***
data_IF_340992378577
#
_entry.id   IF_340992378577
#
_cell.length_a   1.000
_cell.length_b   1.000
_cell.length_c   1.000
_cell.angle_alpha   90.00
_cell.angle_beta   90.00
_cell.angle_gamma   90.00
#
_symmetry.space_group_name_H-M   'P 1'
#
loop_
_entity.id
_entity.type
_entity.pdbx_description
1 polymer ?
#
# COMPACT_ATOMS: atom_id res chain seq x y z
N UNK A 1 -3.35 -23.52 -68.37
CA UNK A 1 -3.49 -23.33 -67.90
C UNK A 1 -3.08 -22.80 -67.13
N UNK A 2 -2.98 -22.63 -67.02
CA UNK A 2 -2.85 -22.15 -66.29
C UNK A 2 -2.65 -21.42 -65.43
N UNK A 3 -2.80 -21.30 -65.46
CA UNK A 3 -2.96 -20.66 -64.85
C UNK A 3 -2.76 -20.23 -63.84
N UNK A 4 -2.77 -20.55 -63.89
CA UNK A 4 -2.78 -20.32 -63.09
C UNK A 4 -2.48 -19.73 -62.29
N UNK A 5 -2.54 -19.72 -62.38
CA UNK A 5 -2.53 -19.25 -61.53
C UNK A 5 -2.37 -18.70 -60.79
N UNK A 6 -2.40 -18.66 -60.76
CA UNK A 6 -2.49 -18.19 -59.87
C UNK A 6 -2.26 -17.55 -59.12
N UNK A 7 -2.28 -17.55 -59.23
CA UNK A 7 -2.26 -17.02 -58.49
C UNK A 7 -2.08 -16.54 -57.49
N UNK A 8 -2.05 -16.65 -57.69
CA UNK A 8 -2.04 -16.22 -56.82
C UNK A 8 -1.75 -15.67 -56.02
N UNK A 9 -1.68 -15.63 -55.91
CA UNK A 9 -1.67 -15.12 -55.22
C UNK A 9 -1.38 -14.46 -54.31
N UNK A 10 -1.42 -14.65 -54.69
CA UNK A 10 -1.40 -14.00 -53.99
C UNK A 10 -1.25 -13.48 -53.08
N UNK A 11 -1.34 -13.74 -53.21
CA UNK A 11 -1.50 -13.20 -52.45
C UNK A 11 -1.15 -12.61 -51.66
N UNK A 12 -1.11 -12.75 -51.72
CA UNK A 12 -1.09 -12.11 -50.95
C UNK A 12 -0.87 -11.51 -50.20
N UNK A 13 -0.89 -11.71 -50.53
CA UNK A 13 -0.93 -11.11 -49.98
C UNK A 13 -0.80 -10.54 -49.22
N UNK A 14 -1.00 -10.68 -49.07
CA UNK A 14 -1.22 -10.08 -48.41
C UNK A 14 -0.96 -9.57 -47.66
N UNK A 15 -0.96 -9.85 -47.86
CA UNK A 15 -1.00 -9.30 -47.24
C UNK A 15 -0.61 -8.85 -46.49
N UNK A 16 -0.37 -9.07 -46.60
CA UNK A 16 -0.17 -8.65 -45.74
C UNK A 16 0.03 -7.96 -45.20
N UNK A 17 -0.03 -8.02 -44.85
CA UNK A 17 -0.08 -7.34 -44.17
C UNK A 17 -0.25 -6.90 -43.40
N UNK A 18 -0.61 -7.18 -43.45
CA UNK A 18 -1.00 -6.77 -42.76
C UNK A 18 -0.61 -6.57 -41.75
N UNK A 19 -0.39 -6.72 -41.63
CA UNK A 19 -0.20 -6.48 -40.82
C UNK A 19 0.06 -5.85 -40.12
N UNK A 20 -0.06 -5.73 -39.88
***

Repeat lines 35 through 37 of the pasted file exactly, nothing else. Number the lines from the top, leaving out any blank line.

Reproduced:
C UNK A 5 -2.37 -18.70 -60.79
N UNK A 6 -2.40 -18.66 -60.76
CA UNK A 6 -2.49 -18.19 -59.87